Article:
The corporation claimed that the punitive damage award was barred as against public policy, that the punitive damage award was barred by res judicata, that common law punitive damages remedy was preempted by the remedies in the Clean Water Act, 33 U.S.C.S. §§ 1251-1387, that there was insufficient evidence for the jury to award punitive damages, and that the punitive damage award was unconstitutionally excessive. The class claimed that the district court erroneously granted summary judgment against the claimants who suffered purely economic injury on account of the oil spill. The appellate court held that, although there was substantial evidence to support the jury verdict and damage awards, the district court failed to review the constitutionality of the punitive damage award under the appropriate standards. The court concluded that the punitive damage award was too high for its required review without the district court’s initial review. The court further held that the district court should have determined whether certain claimants could recover purely economic damages due to the oil spill.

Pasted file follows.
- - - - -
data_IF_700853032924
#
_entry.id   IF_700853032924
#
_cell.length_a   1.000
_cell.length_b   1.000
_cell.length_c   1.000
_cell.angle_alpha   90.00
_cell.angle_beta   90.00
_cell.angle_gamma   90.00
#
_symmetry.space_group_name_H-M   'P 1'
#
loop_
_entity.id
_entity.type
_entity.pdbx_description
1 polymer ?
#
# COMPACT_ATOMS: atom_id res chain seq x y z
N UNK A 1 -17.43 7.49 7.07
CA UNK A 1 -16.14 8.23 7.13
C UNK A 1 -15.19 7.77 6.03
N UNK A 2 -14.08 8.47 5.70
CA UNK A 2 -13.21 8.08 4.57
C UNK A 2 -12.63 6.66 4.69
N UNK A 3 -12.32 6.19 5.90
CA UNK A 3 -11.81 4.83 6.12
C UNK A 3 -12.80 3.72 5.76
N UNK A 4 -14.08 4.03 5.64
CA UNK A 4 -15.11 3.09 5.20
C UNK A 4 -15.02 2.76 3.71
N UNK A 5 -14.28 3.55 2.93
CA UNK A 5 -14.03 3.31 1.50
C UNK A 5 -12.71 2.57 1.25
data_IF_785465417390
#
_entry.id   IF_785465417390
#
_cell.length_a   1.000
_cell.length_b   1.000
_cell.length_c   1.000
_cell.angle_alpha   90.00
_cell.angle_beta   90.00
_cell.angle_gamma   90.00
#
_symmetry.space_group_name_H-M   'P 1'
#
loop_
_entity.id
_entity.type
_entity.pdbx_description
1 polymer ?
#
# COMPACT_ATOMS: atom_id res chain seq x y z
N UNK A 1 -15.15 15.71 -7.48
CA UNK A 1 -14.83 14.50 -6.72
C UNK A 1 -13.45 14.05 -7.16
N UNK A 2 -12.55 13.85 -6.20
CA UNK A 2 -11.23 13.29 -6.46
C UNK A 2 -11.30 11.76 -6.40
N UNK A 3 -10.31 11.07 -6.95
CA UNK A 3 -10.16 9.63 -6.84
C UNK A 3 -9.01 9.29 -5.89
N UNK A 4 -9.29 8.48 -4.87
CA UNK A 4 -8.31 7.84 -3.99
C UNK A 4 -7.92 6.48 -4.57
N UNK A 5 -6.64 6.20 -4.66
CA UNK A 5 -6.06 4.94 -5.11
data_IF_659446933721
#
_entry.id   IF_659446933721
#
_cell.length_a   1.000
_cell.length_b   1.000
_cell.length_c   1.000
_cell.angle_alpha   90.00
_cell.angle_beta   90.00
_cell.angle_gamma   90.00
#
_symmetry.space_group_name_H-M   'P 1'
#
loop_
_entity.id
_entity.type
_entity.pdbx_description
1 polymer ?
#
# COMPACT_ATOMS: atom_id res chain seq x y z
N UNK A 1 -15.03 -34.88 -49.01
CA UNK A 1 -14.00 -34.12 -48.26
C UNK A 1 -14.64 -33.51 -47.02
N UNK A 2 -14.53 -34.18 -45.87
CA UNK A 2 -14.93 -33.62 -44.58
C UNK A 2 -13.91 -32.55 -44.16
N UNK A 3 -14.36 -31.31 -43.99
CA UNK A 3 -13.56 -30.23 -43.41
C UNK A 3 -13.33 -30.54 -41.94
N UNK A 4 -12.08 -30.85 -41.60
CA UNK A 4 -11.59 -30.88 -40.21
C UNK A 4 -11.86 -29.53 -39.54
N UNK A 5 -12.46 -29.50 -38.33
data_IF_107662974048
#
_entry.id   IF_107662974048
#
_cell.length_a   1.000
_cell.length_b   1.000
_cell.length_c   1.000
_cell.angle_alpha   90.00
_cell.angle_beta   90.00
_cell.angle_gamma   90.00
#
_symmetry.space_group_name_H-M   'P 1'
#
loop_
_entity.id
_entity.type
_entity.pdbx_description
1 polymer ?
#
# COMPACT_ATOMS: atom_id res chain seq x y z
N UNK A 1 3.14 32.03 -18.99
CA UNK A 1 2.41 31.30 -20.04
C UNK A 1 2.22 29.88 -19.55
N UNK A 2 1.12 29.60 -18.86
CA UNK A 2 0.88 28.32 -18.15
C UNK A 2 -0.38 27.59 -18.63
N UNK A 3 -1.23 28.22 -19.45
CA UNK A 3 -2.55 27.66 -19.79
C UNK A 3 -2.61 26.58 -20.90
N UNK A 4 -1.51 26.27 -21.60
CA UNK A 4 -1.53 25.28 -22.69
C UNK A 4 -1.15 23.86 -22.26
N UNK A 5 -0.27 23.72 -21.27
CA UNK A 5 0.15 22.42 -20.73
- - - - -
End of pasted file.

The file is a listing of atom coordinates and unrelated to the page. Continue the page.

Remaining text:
The judgment was vacated in part and remanded regarding whether the punitive damage award was unconstitutionally excessive, and whether certain claimants could recover purely economic damages due to the oil spill. The judgment was affirmed in part regarding the remaining claims.
EMPLOYEE WHO HAD WORKED FOR EMPLOYER FOR SEVERAL YEARS AS SEAMAN BUT WHO WAS TRANSFERED TO STATIONARY BARGE PERFORMING A SUBSTANTIAL AMOUNT OF NONSEAMAN’S WORK MAY BE PROTECTED BY THE MAXIMUM HOUR AND OVERTIME PROVISIONS OF THE FAIR LABOR STANDARDS ACT WHICH EXEMPTS SEAMEN